The U.S. and Japan announced Feb. 7 a new agreement under which Japan can ship up to 1.25 million tons of steel to the U.S. each year without being subject to the 25 percent additional tariff the U.S. imposed in 2018 under Section 232. The agreement, which does not change the 10 percent Section 232 tariff on aluminum from Japan, will reportedly take effect April 1.

U.S. Trade Representative Katherine Tai said the agreement with Japan, “combined with last year’s resolution with the European Union, will help us work together with Japan to combat China’s anti-competitive, non-market trade actions in the steel sector.” The U.S.-EU agreement lifted Section 232 tariffs on a set volume of steel and aluminum products imported from the EU, which in turn suspended its related retaliatory tariffs on U.S. goods and halted plans to implement a further tariff increase.

The U.S. and the EU also said they intend to negotiate a global arrangement to (1) discourage trade in high-carbon steel and aluminum that contributes to global excess capacity from other countries and (2) ensure that domestic policies support lowering the carbon intensity of these industries. President Biden said this arrangement will “restrict access to our markets for dirty steel from countries like China, and counter countries that dump steel in our markets, hammering our workers and harming them badly along with the industry and our environment.”

Japan will not participate in that initiative at present but will talk about it with the U.S. In the meantime, a joint statement indicated, the two sides agreed to the following steps to address non-market excess capacity and carbon intensity with respect to steel.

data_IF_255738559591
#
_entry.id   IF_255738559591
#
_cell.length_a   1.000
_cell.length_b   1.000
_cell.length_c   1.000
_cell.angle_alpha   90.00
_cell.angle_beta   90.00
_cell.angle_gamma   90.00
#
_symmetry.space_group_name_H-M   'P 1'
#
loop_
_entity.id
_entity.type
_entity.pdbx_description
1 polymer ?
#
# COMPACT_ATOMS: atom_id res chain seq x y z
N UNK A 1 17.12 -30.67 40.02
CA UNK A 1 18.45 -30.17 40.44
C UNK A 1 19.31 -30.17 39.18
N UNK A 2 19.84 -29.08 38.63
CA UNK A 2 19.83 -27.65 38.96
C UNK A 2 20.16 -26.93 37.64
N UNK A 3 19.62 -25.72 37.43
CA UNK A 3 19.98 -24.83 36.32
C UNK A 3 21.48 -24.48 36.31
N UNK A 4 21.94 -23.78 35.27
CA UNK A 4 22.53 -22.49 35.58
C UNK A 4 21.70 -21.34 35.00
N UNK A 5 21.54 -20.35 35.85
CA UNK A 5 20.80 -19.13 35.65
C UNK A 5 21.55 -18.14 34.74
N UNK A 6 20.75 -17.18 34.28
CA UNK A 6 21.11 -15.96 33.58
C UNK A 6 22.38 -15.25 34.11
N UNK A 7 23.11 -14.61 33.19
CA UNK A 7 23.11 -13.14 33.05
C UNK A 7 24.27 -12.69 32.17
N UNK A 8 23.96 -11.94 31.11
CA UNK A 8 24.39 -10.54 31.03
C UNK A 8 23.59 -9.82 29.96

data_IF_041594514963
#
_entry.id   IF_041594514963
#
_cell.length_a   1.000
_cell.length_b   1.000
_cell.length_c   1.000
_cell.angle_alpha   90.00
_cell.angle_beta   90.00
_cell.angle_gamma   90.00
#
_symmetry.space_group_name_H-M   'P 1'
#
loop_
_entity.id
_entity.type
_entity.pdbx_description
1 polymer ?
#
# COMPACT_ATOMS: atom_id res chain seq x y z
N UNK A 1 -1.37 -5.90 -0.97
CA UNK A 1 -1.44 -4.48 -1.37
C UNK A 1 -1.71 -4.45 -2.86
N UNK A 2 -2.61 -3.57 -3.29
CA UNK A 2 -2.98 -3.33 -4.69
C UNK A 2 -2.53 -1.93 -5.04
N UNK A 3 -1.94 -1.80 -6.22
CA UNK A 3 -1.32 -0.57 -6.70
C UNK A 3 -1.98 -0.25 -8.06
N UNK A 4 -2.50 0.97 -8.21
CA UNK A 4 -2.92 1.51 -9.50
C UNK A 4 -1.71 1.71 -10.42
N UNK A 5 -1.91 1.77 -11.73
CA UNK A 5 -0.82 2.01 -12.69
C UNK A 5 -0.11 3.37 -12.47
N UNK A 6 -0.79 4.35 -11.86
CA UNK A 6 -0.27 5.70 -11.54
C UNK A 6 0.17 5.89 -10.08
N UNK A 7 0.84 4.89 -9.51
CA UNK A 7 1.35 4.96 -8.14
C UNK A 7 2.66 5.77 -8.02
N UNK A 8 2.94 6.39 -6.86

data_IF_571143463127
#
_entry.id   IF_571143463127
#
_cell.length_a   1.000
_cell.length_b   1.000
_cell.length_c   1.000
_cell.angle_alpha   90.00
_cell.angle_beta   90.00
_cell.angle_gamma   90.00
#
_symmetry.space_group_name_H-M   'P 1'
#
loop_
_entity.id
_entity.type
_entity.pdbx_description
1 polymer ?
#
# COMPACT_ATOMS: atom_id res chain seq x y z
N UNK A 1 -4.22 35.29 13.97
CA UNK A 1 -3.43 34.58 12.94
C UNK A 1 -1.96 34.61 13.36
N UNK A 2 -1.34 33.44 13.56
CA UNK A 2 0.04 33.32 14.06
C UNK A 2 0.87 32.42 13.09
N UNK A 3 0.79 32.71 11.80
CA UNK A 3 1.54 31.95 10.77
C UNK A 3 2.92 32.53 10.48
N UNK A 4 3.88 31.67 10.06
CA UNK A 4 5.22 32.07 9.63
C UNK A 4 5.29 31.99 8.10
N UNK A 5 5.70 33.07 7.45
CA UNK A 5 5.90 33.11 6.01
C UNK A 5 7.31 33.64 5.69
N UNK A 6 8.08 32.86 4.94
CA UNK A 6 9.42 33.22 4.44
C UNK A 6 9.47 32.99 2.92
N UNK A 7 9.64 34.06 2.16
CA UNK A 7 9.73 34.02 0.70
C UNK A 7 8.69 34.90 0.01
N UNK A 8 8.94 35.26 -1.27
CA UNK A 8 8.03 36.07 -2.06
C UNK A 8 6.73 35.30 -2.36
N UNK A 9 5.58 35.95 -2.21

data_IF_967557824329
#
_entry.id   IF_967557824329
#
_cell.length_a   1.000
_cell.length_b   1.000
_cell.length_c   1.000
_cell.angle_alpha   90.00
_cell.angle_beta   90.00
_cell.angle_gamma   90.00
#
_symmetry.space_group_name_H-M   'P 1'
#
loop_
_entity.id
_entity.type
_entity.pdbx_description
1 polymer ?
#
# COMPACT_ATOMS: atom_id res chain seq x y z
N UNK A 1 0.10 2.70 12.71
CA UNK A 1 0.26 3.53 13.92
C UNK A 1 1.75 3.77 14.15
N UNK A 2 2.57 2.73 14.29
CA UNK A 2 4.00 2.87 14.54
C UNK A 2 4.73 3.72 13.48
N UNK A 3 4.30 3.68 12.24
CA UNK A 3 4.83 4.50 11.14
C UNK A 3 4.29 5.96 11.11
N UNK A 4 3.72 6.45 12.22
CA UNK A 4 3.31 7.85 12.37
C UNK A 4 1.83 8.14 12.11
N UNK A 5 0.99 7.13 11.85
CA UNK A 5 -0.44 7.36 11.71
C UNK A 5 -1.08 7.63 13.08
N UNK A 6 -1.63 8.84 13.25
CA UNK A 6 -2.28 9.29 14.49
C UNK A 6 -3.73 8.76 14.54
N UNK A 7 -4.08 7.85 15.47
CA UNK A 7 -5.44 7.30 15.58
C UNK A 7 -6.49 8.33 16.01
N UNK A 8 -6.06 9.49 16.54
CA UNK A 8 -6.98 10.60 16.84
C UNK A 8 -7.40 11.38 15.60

- expand coordination involving both trade remedies and customs matters

- share public information and best practices on topics like how to approach detection of fraud/evasion and circumvention of duties as well as possible self-initiation of investigations

- Japan will implement antidumping, countervailing duty, and safeguard measures or other equivalent measures with a view to initiating formal processes for such measures within six months

- share steel and aluminum import data, including from third-country markets, and consult on surges

- confer on potential domestic measures and the situation in global steel and aluminum markets, including market trends and price differences between markets, domestic industry conditions, and analysis on import and export data, including as to third-country markets

- confer on methodologies for calculating steel and aluminum carbon intensity and share relevant data, including relating to emissions in these sectors

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